How To Get Your Emails Opened – A Test

One of the main problems in Email marketing, apart from all kind of obstacles to get your emails delivered, is
how to get the recipients to open your emails.

I ran another test a couple of days ago.

I sent out an email to my list about my slow laptop problems and how I fixed them.

The message to my list was almost similar as the post right above here.
The only thing different was the first line, where I greet my reader.

I ran a split test, using two subject lines:

  1. This could happen to you too {!firstname_fix}
    ({!firstname_fix} is the Aweber variable that will insert subscribers first name)
  2. How I fixed my slow laptop

The first subject line is a generic one, trying to arouse curiosity about WHAT could happen to the reader. In general, when the line is a good one, that would lead to many people opening the message and in there a selection would take place of readers interested in the topic.

The second pinpoints the exact problem and entices people with the same problems to read my solutions. The subject line already makes a shift between interested and non-interested readers. If you don’t have a slow computer, there’s no need to open that mail.
That was the risk I took with this one.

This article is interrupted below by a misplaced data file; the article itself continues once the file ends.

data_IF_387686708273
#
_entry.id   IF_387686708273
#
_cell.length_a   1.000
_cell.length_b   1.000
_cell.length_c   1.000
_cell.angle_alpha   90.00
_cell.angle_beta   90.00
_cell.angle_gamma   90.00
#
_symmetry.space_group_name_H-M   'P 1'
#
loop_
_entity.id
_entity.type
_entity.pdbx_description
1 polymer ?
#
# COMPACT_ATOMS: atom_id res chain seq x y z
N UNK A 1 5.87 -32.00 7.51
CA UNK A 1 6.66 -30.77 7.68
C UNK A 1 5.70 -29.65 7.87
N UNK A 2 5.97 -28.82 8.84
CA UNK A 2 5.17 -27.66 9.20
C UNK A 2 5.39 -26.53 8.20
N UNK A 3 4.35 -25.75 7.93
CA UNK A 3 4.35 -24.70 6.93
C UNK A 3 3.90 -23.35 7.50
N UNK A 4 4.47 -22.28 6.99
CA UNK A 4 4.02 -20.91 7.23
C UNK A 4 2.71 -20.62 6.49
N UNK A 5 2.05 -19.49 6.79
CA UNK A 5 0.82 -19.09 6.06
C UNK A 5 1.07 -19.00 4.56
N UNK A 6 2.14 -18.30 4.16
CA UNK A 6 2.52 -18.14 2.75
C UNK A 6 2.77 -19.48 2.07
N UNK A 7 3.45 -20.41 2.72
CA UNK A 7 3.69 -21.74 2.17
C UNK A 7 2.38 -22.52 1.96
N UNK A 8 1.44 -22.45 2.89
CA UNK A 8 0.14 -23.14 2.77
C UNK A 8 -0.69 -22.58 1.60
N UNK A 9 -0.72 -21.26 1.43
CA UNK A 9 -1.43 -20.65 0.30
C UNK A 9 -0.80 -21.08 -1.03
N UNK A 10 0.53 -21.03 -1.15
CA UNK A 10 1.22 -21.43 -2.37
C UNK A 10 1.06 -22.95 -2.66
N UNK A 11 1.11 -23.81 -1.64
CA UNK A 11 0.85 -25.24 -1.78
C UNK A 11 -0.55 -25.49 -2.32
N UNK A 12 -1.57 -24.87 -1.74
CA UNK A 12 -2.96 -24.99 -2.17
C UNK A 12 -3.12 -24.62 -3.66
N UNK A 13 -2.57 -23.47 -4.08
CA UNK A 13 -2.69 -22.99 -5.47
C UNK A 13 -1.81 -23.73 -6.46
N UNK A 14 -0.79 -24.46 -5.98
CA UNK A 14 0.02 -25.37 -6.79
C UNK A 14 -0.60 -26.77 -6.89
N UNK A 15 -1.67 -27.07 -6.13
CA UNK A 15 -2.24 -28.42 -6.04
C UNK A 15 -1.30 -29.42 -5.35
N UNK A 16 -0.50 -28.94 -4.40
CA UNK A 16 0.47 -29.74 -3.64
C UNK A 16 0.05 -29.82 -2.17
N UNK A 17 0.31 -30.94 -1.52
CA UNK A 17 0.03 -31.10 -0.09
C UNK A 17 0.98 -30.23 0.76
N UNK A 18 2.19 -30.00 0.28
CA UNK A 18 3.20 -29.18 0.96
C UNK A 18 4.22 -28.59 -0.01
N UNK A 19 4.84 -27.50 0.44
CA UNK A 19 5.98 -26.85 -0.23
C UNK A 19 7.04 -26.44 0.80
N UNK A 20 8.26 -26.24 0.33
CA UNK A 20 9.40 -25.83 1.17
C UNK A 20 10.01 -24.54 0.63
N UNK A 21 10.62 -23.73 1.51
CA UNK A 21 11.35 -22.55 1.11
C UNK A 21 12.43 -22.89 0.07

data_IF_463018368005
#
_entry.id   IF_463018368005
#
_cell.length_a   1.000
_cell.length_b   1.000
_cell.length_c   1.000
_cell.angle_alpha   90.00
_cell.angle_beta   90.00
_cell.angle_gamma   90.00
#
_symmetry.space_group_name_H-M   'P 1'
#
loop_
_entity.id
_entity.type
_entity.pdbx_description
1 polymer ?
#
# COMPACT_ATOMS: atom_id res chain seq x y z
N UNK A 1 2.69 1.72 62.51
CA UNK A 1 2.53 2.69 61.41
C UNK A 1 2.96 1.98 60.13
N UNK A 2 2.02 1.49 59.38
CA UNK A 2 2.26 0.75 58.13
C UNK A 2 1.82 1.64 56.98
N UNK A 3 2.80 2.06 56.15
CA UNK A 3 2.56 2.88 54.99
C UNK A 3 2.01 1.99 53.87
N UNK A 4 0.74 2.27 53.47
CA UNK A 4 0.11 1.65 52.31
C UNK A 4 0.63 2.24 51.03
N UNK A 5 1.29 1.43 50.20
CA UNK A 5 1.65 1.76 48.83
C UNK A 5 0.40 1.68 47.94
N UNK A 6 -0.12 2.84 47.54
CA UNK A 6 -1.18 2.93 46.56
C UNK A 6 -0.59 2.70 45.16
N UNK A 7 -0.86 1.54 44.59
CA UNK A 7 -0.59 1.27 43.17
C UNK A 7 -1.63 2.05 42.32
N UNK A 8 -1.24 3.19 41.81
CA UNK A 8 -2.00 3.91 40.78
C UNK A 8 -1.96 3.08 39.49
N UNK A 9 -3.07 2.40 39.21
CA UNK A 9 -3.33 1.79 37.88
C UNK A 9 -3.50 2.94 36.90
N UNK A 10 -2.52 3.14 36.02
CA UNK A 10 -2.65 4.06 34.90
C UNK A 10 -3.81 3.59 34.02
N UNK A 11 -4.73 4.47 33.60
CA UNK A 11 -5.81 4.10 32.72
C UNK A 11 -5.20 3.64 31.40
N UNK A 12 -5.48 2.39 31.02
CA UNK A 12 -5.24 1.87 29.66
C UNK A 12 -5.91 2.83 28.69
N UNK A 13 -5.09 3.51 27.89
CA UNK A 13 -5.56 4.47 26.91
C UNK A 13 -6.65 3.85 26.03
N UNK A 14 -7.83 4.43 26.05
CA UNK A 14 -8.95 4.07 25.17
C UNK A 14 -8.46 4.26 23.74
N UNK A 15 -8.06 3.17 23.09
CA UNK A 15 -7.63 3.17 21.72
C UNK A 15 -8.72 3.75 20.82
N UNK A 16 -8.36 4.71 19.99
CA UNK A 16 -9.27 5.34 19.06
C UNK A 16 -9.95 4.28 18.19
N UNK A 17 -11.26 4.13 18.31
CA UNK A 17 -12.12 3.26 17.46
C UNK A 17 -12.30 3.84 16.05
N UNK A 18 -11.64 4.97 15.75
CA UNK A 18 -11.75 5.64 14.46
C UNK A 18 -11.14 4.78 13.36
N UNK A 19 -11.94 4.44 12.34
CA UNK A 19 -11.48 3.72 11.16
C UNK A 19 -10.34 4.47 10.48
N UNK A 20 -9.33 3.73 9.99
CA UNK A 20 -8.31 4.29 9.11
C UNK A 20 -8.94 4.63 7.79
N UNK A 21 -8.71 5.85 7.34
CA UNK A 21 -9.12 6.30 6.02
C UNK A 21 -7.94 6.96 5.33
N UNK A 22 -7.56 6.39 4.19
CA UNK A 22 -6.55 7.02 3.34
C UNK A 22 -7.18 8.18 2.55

So, how did that work out?

Before I tell you, you need to know that my list is divided in three: newbie, intermediate and experienced marketers.
Whenever someone subscribes, they have to fill that in.
The main reason for doing so, is to send them to different educational autoresponder series depending on their experience.

Of course, over time, intermediates get more experienced and newbies become intermediates or even experienced, so there is not much scientific value in the figures below.

Here are the results:

  How I fixed my slow laptop This could happen to you too {!firstname_fix}
Newbies 61% 39%
Intermediates 71% 29%
Experienced 70% 30%

It seems very clear which one won.
Of course, there’s the topic we have to take into account, which seems to be a real problem, judging by these figures.

This test makes it again very clear, that we always have to test, test, test.

Anyone wants to comment on this?

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